doi = "10.1108/TLO-12-2016-0094",
language = "English",
volume = "24",
pages = "215--225",
journal = "The Learning Organization",
issn = "0969-6474",
publisher = "Emerald Group Publishing Ltd.",
number = "4",

}

Why is organizing human resource development so problematic? Perspectives from the learning-network theory (Part II). / Poell, R.F.; van der Krogt, F.J.

In: The Learning Organization, Vol. 24, No. 4, 2017, p. 215-225.

Research output: Contribution to journalArticleScientificpeer-review

TY - JOUR

T1 - Why is organizing human resource development so problematic?

T2 - Perspectives from the learning-network theory (Part II)

AU - Poell, R.F.

AU - van der Krogt, F.J.

PY - 2017

Y1 - 2017

N2 - PurposeHuman resource development (HRD) is an important field within management. Developing employees is often regarded as an instrument to improve the internal labor market and support organizational change. Organizing HRD to these ends, however, is frequently a problematic affair, in terms of training effectiveness, participant motivation, and added value. This study, which consists of two parts, investigates the question of why this is the case. In this second part, two specific aspects of the learning-network theory are elaborated: 1) multiple experiences in organizations forming the basis of employee learning and development, and 2) different actor strategies for organizing HRD.Design/methodology/approachThe paper presents a conceptual framework to argue that one of the main reasons why organizing HRD is problematic lies in the limited and one-sided conceptualization of organizing HRD that is often employed.FindingsOrganizing HRD is mostly viewed as designing training courses and instruction sessions for employees; it is also predominantly understood as a tool of management. The paper proposes a network perspective on organizing HRD, which is better able to guide organizational actors than other approaches can, by taking into account a broader set of HRD practices and viewing employees (besides managers) as key stakeholders.Originality/valueThe study argues that organizing HRD needs to take into account learning experiences that employees can gain from participating in work and career development as well (besides formal training); moreover, that employees’ HRD strategies are at least as important as those employed by line managers and HR practitioners.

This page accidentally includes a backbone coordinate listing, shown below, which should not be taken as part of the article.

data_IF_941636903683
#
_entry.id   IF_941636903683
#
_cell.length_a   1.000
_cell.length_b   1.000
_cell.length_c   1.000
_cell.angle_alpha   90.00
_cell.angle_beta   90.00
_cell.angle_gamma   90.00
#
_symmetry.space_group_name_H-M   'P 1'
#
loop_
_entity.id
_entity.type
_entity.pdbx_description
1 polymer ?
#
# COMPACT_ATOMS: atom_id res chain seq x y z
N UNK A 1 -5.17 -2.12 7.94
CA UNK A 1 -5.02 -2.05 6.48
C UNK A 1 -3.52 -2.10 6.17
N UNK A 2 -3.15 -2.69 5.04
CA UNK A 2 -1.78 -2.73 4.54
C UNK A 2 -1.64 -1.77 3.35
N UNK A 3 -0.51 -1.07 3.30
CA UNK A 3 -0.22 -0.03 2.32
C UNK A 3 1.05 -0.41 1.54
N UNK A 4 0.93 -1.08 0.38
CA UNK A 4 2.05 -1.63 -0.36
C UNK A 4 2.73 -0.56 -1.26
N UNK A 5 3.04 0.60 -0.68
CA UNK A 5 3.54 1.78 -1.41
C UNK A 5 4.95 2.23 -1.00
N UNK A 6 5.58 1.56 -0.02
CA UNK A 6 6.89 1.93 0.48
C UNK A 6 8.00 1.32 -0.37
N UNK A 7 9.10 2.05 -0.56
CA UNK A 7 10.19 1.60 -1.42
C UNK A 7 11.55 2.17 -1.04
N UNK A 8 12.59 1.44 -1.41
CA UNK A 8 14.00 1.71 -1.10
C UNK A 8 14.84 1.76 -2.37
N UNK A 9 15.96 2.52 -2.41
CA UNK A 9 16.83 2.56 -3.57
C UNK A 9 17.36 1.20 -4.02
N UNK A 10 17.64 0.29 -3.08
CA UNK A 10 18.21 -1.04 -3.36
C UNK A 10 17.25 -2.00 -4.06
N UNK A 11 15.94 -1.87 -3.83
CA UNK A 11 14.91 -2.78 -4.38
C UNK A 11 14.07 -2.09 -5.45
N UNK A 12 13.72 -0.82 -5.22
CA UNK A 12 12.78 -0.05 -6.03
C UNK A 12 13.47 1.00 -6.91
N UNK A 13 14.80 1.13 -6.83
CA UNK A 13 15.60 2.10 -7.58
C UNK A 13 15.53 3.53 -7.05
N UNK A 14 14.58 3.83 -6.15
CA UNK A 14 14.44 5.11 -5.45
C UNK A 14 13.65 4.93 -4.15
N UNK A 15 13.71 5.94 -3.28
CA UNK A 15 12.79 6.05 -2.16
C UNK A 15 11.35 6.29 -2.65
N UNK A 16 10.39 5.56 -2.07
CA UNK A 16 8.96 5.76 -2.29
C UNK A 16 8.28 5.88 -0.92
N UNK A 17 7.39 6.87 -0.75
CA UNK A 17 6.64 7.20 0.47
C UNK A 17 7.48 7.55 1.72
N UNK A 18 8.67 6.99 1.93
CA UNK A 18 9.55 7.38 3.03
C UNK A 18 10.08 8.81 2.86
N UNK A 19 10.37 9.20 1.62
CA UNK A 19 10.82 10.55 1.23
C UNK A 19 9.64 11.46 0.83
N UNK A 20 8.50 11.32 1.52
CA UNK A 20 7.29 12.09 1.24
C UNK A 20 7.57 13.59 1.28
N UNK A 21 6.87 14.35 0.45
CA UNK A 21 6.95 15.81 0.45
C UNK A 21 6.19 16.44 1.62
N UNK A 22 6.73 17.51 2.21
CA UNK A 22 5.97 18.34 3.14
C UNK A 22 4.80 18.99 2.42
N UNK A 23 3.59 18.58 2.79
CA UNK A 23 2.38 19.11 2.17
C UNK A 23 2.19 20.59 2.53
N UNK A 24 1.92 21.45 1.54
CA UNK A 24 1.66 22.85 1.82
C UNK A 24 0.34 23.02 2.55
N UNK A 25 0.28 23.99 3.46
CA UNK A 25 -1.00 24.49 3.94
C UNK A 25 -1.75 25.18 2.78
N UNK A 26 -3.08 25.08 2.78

AB - PurposeHuman resource development (HRD) is an important field within management. Developing employees is often regarded as an instrument to improve the internal labor market and support organizational change. Organizing HRD to these ends, however, is frequently a problematic affair, in terms of training effectiveness, participant motivation, and added value. This study, which consists of two parts, investigates the question of why this is the case. In this second part, two specific aspects of the learning-network theory are elaborated: 1) multiple experiences in organizations forming the basis of employee learning and development, and 2) different actor strategies for organizing HRD.Design/methodology/approachThe paper presents a conceptual framework to argue that one of the main reasons why organizing HRD is problematic lies in the limited and one-sided conceptualization of organizing HRD that is often employed.FindingsOrganizing HRD is mostly viewed as designing training courses and instruction sessions for employees; it is also predominantly understood as a tool of management. The paper proposes a network perspective on organizing HRD, which is better able to guide organizational actors than other approaches can, by taking into account a broader set of HRD practices and viewing employees (besides managers) as key stakeholders.Originality/valueThe study argues that organizing HRD needs to take into account learning experiences that employees can gain from participating in work and career development as well (besides formal training); moreover, that employees’ HRD strategies are at least as important as those employed by line managers and HR practitioners.

U2 - 10.1108/TLO-12-2016-0094

DO - 10.1108/TLO-12-2016-0094

M3 - Article

VL - 24

SP - 215

EP - 225

JO - The Learning Organization

JF - The Learning Organization

SN - 0969-6474

IS - 4

ER -